The best surviving example of an ancient Egyptian city is Amarna. This was a very short-lived city, laid out by the ‘heretic’ Pharaoh, Akhenaten, who did everything differently. He renounced the multiplicity of Egyptian gods in favour of a single god, Aten, whom he identified with the sun. But above all he abandoned the ancient city of Thebes (Luxor) and set up a new city at Amarna, 200 miles to the north, halfway between Thebes and the northern capital of Memphis, just outside modern Cairo. The city was laid out on a grand scale; but there was one big disadvantage: on his death, the former elite could not wait to bring the royal power back to the old centres of power, and after only 20 years of existence, Amarna was abandoned.

Archaeologically, this is a great advantage: it means that we are dealing with a one-period site. Furthermore, the site that he chose was an unpromising location and consequently no one has since wanted to build a city there, and thus today it is a virgin site, unencumbered by modern settlement.

Barry Kemp, Reader in Egyptology at Cambridge, has been digging at Amarna since 1977. His first project was to map the whole site and to put all the previous excavations on a single plan. It was an immense undertaking, particularly in the days of theodolites and surveyor’s chains, but it roused his interest in how the city ‘worked’ and how the various parts fitted together. On the ground, Amarna tends to be rather disappointing. ‘If you go there hoping to walk down an Egyptian street, you’ll be let down. The landscape is very much that of an excavator’s spoilheap. You can see walls appearing here and there – but the excavated areas have not fared all that well. They were cleared of their sand and rubble, in huge areas, and then just left: any streets and open spaces were often used for places to heap the spoil.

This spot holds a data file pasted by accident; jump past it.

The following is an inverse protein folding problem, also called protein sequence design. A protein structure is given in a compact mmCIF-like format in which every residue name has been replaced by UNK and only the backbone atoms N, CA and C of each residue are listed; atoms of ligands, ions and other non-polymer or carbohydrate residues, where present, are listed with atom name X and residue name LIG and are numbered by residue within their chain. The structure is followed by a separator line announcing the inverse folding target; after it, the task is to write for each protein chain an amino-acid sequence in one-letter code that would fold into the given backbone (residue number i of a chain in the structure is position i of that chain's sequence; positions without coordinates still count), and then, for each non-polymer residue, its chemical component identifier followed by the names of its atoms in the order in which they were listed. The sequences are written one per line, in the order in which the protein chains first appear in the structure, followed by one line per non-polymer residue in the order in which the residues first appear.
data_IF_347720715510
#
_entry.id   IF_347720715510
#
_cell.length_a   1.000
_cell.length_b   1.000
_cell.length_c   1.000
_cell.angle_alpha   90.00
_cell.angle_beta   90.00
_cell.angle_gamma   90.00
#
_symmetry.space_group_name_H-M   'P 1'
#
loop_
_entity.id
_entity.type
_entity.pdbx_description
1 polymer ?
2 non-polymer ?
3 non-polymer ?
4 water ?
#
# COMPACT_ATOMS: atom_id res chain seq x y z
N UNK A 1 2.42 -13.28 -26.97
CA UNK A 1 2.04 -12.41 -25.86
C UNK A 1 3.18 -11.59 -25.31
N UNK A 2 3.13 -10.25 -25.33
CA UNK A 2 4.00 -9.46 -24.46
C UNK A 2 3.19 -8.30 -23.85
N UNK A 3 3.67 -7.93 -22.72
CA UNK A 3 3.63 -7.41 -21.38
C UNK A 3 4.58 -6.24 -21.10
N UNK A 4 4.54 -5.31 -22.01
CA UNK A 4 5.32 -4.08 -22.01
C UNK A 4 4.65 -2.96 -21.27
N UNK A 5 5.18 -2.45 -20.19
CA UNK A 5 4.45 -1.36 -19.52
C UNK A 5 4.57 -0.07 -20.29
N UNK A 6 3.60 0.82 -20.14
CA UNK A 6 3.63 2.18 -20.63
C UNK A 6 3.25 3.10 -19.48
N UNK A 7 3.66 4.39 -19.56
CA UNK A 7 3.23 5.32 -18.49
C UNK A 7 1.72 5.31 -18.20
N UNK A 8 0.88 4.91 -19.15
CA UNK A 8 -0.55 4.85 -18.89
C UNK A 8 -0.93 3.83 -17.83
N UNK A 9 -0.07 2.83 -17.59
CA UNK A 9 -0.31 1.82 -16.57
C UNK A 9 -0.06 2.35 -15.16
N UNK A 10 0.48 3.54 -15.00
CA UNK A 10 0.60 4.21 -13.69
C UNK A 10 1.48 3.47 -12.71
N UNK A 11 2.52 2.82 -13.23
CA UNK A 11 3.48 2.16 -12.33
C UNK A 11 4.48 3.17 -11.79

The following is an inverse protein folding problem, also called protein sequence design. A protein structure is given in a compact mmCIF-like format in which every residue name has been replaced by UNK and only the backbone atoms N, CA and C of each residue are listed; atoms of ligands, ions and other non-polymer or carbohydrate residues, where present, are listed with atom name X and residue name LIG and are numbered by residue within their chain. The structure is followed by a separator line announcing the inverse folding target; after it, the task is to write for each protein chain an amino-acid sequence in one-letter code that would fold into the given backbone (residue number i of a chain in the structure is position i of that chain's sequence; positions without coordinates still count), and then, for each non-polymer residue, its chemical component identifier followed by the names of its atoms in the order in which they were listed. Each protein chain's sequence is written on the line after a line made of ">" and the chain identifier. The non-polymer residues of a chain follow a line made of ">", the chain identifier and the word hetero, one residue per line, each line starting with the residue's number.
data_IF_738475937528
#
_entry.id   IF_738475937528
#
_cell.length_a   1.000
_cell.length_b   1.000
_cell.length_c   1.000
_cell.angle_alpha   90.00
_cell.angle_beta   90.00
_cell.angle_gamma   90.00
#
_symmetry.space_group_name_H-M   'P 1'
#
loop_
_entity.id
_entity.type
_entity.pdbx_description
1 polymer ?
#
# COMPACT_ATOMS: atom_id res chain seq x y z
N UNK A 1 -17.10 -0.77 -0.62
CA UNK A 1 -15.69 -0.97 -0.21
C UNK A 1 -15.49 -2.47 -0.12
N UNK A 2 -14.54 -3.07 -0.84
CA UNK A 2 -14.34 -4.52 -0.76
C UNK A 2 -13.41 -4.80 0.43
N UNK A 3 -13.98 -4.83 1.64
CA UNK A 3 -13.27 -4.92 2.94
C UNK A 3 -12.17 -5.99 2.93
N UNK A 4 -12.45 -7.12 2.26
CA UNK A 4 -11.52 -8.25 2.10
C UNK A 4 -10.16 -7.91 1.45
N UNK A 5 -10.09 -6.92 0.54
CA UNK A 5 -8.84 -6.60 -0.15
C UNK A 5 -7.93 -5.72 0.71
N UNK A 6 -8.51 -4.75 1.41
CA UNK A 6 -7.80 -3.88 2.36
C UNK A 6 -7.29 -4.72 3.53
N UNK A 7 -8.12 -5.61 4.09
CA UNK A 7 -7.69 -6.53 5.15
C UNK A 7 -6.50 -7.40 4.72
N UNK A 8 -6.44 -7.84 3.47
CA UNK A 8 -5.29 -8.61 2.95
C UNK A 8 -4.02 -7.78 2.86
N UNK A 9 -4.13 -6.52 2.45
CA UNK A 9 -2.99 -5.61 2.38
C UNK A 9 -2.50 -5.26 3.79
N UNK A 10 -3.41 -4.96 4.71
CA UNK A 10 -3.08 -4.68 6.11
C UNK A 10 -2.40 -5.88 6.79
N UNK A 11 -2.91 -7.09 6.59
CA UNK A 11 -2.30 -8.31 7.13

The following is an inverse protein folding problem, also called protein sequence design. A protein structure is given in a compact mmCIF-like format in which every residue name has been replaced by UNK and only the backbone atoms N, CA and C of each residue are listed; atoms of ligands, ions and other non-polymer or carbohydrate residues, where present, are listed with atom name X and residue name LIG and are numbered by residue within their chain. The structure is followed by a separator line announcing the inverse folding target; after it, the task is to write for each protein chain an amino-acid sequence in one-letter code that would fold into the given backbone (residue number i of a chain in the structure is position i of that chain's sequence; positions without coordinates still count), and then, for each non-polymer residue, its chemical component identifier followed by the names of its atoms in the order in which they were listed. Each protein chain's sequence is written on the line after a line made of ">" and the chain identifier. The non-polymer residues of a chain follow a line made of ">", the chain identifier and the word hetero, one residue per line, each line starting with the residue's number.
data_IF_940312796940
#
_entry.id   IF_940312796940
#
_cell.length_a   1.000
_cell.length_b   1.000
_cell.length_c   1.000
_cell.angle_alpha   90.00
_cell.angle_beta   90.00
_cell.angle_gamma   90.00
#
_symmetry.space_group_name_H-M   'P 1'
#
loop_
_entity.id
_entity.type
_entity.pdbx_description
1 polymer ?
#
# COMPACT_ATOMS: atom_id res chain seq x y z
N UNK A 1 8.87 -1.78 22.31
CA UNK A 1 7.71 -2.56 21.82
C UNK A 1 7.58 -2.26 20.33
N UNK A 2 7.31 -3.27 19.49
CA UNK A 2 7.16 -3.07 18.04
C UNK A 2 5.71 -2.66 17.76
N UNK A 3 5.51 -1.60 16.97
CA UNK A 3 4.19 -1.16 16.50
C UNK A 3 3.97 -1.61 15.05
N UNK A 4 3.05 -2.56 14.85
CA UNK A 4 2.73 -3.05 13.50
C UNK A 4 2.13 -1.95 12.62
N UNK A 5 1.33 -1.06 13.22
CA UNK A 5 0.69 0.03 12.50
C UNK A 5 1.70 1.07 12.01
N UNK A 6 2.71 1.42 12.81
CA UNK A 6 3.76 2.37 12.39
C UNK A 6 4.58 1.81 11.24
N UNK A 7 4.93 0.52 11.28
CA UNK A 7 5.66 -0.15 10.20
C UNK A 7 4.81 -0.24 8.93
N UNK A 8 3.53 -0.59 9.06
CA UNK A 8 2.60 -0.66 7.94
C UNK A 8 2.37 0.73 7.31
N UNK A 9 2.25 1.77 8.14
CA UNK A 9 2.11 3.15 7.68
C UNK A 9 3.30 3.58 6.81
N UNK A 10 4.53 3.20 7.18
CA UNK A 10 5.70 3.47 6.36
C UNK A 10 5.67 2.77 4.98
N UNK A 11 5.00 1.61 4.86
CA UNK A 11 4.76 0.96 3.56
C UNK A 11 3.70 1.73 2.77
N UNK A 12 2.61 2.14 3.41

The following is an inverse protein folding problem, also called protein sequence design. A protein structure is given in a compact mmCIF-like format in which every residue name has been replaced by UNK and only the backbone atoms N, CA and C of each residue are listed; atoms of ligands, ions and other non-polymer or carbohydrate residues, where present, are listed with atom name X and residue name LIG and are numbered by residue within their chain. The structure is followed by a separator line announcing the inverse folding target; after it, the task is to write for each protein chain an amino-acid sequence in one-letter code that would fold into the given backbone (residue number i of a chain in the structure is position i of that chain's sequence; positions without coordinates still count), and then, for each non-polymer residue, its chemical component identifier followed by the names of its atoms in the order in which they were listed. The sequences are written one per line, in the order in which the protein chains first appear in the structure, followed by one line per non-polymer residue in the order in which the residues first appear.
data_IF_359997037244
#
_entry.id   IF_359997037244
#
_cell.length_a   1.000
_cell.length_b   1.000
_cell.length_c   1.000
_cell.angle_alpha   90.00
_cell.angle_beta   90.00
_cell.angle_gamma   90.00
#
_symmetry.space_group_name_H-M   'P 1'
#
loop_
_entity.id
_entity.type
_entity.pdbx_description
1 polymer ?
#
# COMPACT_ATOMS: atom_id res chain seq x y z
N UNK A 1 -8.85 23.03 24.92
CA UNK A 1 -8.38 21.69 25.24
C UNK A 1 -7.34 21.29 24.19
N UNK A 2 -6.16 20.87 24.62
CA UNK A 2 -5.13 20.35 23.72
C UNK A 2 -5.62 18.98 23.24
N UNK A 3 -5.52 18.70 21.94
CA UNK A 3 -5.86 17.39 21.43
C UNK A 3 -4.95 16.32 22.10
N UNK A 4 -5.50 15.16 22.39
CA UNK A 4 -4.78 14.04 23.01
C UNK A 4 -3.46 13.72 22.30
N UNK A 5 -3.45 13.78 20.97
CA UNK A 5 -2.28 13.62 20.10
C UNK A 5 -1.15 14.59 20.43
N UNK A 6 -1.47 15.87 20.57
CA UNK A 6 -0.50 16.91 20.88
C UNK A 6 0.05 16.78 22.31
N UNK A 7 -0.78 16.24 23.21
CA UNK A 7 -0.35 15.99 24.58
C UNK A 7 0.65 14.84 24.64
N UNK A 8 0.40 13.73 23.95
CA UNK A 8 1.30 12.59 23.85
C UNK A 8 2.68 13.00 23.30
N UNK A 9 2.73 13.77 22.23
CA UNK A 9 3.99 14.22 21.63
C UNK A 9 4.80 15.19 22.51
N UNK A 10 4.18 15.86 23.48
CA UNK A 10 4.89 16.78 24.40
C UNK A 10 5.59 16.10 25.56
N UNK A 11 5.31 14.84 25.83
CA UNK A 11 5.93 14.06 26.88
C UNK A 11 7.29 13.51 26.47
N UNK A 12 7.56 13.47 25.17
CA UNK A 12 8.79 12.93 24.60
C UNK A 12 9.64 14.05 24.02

So when you go, it has an undulating landscape, mainly of spoil-heaps, and the houses are down in the depressions. But it still looks beautiful from the air. We have a low-level helium balloon with a camera attached to take lovely pictures of the buildings. But when you visit it’s quite hard to get the sense of a real city. You only get that sense by looking at plans or a model’. Thus when in 1999, a grand exhibition of the Art of Amarna was prepared at Boston University, Barry Kemp suggested they work with Michael Mallinson, an architect, who came up with the idea of making a model. They constructed the model in an architect’s model factory in Clapham. ‘During that summer I went down on a nearly daily basis to consult Michael and the model makers. We had to work within a tight budget which prevented changes of mind. There were areas that had been destroyed and we had to fill them in a plausible way. One major problem was that it is normal for architectural models to present the architect’s design in the best light and thus to show it clean and new. The mud brick, of which much of Amarna was built, wears and erodes easily. We therefore decided to distress the model a little, by dirtying the surfaces of the walls and the roofs of the houses, as well as the surrounding ground, but we did not have time to distress it as much as we would like. It still looks a little too neat and clean.’ The model was a great success. It went from Boston to Chicago and Los Angeles and finally to Leiden. It was then shipped to Egypt where it is currently disassembled in a storehouse across the river from Amarna, ready for when a new visitor centre is built on the site.

What does the city look like when reconstructed?